I am registered with the Health and Care Professions Council as an Arts Therapist (you can search this page to confirm my current registration.) However almost all my direct clinical work is done as a Cognitive Analytic Therapy (CAT) practitioner (see this page to confirm my status). For more about CAT you can read the Wikipedia article on CAT (much of which I wrote) or look at the website of the Association of Cognitive Analytic Therapy.
CAT is a time-limited, collaborative therapy which was developed in the UK and as its name suggests, blends cognitive approaches such as a shared formulation and goal-setting with more analytic elements such as a concern with relationships and on how early experience can shape later life. See below for more details of how I work with private patients.
Cognitive Analytic Therapy Practitioner (Association of Cognitive Analytic Therapy)
Arts Therapist (Health Professions Council) registration number AS01016
HOW DO I WORK IN COGNITIVE ANALYTIC THERAPY?
I prefer to meet with potential patients for a one-off, no cost initial meeting to get to know one another a little and so that each of us can come to a view about whether CAT would be helpful. I will ask you about why you are considering therapy and what you would hope to be different if therapy was successful. I will describe in a bit more detail how I work and what exactly the contract would be. I work for a fixed term only, always agreed in advance so that right from the start we know when the therapy will be ending. I usually work for 16 weekly sessions of 50 minutes. For more complex problems it can sometimes be right to agree 24 sessions from the start. I have worked more briefly, down to 8 sessions, and will sometimes suggest working fortnightly.
The initial 3-4 sessions are spent in a detailed assessment, at the end of which I will draft a formulation letter which is my attempt to understand how today’s problems fit into the context of your life so far. I will also list what seem to be the major problems you have asked to address. We can amend the letter until you are happy with the picture it paints, and it is yours to keep and use as you see fit. It will be the first of many bits of paper you collect so having a file to keep them all safe may be a good idea!
The middle section of the therapy often involves us drawing up diagrams and flowcharts to try and understand how the problems you are experiencing are maintained and how one thing leads to another. Once we have some of these chains drawn up we can look at each link to see if it can be broken, so that you can exit from a repeating pattern rather than have to keep going on around it. At the end of most sessions we will agree something for you to try out in the intervening week to experiment with one or more exits.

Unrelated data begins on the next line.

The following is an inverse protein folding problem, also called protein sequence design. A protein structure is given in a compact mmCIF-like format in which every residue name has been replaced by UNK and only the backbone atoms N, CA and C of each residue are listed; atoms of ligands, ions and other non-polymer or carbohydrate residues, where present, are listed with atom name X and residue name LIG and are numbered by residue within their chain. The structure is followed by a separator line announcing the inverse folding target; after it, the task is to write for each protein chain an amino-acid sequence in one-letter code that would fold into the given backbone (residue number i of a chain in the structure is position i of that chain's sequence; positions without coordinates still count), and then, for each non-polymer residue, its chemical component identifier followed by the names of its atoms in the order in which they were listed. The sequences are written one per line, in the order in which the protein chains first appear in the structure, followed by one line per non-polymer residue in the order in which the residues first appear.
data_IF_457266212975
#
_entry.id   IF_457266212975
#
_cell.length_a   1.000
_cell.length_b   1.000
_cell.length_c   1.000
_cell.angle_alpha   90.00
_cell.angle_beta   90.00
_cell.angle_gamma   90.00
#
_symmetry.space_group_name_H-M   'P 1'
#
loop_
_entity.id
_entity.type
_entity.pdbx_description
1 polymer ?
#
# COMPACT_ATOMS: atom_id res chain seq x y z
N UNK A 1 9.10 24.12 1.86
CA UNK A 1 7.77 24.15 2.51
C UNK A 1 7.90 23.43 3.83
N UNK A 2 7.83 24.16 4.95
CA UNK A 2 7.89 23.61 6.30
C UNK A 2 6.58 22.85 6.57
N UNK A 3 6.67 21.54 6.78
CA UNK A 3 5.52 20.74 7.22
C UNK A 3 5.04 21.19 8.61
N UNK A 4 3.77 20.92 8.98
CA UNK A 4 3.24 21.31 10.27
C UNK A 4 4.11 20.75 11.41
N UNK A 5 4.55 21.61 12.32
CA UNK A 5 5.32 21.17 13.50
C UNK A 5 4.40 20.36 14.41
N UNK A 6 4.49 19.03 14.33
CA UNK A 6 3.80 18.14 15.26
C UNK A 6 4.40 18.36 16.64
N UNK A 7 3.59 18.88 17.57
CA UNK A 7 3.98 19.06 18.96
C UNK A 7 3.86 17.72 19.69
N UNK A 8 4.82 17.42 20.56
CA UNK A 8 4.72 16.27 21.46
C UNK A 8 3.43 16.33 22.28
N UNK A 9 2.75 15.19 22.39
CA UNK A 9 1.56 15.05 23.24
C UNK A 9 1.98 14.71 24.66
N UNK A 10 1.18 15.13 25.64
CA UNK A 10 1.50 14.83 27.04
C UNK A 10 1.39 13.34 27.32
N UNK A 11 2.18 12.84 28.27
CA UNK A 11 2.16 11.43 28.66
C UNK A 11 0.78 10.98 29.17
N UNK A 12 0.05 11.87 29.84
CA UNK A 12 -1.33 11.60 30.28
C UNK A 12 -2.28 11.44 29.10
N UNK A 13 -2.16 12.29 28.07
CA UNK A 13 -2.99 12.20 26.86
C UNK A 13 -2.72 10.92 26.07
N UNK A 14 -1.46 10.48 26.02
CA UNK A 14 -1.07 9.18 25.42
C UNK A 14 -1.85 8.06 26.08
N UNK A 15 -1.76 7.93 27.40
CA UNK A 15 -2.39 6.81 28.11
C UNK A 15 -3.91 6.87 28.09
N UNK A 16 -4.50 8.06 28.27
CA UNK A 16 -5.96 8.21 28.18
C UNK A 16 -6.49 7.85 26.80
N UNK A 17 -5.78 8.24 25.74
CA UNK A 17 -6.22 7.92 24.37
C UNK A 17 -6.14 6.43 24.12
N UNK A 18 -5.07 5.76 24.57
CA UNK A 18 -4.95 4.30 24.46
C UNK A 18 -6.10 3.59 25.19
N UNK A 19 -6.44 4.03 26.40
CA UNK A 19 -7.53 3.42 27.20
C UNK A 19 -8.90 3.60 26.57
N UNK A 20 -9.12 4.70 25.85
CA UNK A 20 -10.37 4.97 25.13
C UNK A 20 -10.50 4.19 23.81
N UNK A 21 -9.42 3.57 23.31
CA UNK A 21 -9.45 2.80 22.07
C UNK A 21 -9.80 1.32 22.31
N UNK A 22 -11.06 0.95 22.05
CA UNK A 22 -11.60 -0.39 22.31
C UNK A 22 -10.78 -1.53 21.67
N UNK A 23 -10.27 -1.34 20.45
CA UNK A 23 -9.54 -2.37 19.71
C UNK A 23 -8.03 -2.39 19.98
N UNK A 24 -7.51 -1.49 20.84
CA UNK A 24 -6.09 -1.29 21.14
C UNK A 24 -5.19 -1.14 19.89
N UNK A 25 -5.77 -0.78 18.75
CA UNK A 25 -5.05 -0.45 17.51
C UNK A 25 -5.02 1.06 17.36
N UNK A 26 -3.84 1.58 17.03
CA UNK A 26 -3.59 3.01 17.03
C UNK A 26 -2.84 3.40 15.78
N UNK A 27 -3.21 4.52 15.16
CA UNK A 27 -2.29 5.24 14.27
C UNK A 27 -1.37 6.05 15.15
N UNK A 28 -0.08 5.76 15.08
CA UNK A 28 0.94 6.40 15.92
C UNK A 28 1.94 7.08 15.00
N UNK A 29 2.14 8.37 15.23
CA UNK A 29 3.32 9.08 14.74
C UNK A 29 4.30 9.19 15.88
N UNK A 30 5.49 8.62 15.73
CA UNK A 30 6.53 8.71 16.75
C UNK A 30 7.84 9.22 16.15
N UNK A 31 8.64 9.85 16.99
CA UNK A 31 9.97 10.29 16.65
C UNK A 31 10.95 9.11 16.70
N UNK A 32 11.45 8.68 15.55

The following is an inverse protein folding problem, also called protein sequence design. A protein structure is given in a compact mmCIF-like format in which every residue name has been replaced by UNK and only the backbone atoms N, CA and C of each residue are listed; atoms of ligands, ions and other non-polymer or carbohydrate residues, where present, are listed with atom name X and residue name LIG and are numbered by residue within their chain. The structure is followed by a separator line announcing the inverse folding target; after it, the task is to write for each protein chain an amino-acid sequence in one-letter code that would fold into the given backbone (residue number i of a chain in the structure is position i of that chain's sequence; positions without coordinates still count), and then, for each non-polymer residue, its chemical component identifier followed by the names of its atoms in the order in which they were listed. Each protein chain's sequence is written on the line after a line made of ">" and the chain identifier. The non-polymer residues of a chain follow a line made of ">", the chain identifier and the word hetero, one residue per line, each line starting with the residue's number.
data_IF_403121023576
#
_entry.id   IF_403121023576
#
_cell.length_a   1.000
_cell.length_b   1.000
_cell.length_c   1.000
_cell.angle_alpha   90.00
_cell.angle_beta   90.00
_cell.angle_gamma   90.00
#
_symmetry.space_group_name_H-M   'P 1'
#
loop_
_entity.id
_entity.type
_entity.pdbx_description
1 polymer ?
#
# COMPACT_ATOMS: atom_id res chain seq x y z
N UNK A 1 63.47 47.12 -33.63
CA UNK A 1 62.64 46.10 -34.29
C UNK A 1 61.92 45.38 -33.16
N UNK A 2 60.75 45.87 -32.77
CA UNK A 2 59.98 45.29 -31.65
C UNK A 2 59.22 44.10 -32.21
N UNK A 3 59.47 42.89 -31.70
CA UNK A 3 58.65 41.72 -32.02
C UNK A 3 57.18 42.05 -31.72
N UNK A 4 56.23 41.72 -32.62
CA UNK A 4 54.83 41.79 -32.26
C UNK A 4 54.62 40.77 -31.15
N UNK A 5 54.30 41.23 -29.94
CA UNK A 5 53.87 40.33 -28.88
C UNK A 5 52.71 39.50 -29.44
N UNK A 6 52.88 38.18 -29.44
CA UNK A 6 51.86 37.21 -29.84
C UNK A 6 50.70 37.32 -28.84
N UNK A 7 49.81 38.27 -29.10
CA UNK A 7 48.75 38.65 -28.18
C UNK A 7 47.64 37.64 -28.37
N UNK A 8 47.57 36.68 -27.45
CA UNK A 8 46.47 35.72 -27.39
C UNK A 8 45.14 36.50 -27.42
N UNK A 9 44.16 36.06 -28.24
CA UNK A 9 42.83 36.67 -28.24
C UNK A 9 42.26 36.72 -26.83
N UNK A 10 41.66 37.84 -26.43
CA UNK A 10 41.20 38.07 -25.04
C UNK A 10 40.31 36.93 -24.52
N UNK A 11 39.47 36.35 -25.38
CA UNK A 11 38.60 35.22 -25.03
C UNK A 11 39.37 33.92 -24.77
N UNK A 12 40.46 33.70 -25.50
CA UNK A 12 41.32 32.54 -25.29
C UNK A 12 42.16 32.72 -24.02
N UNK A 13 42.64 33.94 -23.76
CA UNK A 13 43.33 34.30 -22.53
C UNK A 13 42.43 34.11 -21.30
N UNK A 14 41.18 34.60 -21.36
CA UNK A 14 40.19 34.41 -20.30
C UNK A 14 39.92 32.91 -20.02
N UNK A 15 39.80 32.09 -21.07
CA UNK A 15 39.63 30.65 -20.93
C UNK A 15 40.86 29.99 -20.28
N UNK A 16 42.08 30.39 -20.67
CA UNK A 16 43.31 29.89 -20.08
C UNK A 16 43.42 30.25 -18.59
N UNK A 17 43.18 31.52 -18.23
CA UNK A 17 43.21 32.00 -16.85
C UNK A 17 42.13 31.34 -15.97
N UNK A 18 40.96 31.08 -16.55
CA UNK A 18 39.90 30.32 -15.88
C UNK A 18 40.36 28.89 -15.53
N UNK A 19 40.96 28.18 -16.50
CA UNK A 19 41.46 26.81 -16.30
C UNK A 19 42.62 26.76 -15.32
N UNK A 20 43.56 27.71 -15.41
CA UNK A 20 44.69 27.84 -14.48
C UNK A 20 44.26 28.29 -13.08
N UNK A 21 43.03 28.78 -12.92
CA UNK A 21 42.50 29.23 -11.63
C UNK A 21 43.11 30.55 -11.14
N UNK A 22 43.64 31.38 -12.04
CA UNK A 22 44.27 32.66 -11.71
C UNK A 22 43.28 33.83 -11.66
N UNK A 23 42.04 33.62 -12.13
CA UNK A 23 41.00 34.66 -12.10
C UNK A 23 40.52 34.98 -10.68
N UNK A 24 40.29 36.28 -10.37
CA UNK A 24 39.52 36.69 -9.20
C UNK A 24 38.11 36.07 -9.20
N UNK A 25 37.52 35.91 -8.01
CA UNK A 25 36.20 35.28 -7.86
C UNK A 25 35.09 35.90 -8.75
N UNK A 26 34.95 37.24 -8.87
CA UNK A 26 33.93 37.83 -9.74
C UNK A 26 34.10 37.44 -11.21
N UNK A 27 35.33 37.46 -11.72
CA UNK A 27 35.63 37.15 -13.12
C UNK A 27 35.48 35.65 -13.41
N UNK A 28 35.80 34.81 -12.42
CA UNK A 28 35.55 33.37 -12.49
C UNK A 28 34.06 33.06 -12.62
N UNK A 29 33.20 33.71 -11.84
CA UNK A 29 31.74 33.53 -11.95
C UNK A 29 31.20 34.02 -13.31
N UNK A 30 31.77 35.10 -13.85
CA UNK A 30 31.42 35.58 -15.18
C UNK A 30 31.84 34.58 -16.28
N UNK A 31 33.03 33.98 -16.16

At the end of the regular weekly sessions we each write a goodbye letter to summarise what has happened over the course of the therapy and to look towards the future. Once the regular sessions are over we will agree one or two follow up sessions over the following 3-6 months, in order to make sure that the progress can be maintained and any problems can be managed.
WHAT KINDS OF PROBLEMS CAN CAT TREAT?
Cat was developed to work with patients in the UK’s National Health Service with relatively complex problems, for example patients with histories of adverse early experiences (eg sexual or other abuse) or with diagnoses of personality disorder. I have also worked with people with more common mental health problems such as anxiety and depression. More recently I have worked with functional symptoms such as Chronic Fatigue Syndrome, other medically unexplained symptoms, and with the psychological consequences of long term physical conditions.
OTHER WORK IN CAT
TEACHING: I teach from time to time on the CAT training courses in Manchester and Newcastle, and have taught elements of CAT to trainees on the Hull Clinical Psychology course. I also teach occasional one-day workshops on CAT either for myself or through ACAT.
RESEARCH: I was project manager of a randomised controlled trail of CAT for people with a diagnosis of Borderline Personality Disorder in Sheffield (now at the writing up stage.) I am hoping to work with ACAT colleagues to use existing datasets to gather practice-based evidence for the effectiveness of CAT with common mental health problems.
WRITING: I have published an article in Reformulation, the ACAT journal, on the use of the 6-Part Story Method in CAT. As mentioned above, I have drafted much of the Wikipedia article on CAT.
SUPERVISION: I am not a qualified CAT supervisor and so cannot offer CAT supervision to students in training on CAT practitioner courses at the moment.